Photo By: Katie Sullivan
Summer school is being offered as usual for remediation, but this year there are some classes that can be used for advancement. Theater Arts is being offered for any students who want to take care of some elective credits. Initially this class was only available to students who will be incoming Chirons, AVID or academic mentors; however, it is now open to all students.
This year for the first time CCHS summer session is offering a Global Issues and Health class for incoming freshman to get ahead on their credits. Preference is given to AVID students.
The other classes summer school will be offering are Math: Algebra 1A (All 6 weeks to count for Semester 1 of Algebra 1); Algebra 1B (All 6 weeks to count for Semester 2 of Algebra 1); Geometry; Algebra 2. English: 9, 10; Intercultural Literature (offered to students who failed English 10 or English 11); ELD CAHSEE Prep/Study Skills (offered fall semester only with CELDT test administered at the end of the course). Social Studies: World History, U.S. History, Global Issues (Fall Semester) Science: Biology, Health (Spring Semester). Theatre Arts (All 6 weeks).
Session one runs June 16 – July 2 and session two runs July 6 – 23. The hours of summer school are 8:10 a.m. to 1:35 p.m. with a 20-minute break for lunch. Each 3-week session covers one semester. Students are not allowed to miss more than one and a half days per 3-week session. Once a student exceeds the absence limit, he or she is dropped from the session. There are no excused absences or tardies in summer school.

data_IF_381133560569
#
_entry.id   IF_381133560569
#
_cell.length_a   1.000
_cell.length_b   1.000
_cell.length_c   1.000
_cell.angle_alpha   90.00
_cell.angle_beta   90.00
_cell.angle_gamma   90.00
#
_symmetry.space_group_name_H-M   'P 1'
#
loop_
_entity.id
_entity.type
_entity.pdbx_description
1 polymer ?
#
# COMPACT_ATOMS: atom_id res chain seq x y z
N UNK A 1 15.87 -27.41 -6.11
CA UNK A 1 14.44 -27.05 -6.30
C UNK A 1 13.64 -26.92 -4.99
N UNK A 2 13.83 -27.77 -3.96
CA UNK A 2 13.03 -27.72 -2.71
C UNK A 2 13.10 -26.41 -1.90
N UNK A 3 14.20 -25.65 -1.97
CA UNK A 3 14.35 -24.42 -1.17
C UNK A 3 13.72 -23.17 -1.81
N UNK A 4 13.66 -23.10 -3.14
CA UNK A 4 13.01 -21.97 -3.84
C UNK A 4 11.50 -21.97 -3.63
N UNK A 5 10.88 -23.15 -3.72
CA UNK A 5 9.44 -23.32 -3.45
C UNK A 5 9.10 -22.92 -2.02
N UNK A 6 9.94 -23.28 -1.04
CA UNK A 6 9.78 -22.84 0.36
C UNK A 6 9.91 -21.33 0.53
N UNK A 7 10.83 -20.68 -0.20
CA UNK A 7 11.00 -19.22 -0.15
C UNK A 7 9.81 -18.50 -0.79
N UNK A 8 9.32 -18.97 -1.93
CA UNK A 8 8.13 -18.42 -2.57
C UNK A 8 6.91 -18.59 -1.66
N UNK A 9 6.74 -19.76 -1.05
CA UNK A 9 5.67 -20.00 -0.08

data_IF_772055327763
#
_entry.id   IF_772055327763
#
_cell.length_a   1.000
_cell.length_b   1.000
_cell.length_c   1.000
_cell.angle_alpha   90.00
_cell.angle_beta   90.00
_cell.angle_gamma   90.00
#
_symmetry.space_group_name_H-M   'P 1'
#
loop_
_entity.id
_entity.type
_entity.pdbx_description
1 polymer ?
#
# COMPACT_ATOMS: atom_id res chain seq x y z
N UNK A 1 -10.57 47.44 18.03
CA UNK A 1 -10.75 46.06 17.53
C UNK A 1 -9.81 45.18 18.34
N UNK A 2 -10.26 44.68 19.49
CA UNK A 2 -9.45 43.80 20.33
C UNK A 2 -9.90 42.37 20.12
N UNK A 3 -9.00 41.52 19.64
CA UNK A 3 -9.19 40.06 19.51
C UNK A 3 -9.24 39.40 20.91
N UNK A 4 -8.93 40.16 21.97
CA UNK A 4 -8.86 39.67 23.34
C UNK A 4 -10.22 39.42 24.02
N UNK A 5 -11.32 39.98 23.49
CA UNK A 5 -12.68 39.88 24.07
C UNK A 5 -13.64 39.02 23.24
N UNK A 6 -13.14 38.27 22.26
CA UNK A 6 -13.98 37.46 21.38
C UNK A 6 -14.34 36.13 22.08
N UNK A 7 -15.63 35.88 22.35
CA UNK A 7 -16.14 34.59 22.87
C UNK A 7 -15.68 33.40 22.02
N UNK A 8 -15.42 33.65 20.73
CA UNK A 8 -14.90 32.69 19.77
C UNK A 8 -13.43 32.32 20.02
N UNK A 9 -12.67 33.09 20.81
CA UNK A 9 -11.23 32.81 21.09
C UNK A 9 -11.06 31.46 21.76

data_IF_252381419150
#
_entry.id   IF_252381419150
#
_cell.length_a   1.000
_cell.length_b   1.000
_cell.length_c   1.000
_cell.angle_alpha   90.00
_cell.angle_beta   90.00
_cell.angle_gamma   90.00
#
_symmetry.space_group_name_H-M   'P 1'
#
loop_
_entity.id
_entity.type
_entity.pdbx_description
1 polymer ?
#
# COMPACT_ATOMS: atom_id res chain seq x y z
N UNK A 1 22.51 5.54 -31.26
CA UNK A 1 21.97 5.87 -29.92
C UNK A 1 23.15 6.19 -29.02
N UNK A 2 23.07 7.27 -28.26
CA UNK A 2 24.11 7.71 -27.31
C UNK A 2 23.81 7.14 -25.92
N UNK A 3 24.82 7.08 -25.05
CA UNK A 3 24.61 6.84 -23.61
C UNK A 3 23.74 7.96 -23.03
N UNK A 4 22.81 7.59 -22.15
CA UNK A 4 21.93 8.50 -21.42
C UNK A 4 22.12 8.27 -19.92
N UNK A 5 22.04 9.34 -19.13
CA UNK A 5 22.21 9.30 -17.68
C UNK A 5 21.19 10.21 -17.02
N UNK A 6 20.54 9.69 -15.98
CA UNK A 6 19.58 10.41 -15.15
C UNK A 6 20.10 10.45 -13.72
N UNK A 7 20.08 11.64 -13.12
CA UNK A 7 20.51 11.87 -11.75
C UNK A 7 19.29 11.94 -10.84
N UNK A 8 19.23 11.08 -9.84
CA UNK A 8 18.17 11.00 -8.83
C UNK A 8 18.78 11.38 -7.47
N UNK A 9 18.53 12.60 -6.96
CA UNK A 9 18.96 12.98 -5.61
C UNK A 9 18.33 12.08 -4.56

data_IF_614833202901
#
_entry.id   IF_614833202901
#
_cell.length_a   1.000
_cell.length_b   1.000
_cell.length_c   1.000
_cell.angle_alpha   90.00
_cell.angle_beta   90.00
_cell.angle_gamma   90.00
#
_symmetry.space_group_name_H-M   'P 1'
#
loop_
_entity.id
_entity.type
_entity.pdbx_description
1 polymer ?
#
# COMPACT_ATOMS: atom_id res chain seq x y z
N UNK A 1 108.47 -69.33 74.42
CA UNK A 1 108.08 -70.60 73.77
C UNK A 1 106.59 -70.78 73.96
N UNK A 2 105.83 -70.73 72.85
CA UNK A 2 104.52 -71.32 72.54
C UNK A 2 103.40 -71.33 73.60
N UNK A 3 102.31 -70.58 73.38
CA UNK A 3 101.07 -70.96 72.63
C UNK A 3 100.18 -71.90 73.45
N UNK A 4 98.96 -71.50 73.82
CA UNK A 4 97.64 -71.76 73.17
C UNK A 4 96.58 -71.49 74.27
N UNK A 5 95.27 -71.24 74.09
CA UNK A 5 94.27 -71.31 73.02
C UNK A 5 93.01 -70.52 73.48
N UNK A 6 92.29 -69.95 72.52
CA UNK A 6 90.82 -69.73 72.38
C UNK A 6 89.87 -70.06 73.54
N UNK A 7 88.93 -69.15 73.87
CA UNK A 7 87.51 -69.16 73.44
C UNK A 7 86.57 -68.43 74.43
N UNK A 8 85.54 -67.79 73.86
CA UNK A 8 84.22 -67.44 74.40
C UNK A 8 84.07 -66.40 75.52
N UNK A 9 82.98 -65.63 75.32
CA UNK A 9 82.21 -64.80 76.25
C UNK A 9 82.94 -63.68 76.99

According to summer school principal Kelli Tarvyd, summer school isn’t paid for by the state and therefore it is not mandatory for students to attend. For this reason, students can more easily be dismissed for behavior problems. “It’s the students’ choice to be there; we expect best behavior mentally and physically,” Tarvyd said. According to the summer school handbook, “Should a discipline problem occur, students will be dropped from Summer School.”
During the last week of May, students will get their confirmation letters in the mail with the rules and procedures of summer school and their schedule, according to Tarvyd.
Spending five hours on the same subject can make the days long and boring, and teachers understand this. English teacher Penny Schulte, who has taught summer school in the past, said, “Teachers try to break up the day with different ways of teaching.” Schulte will teach English 9 both sessions this summer. “I personally use the Learning Odyssey, which is a computer program, because it’s another way for students to get the information in another format instead of listening to a lecture for five hours.”
Questions regarding summer school can be directed to Tarvyd’s office.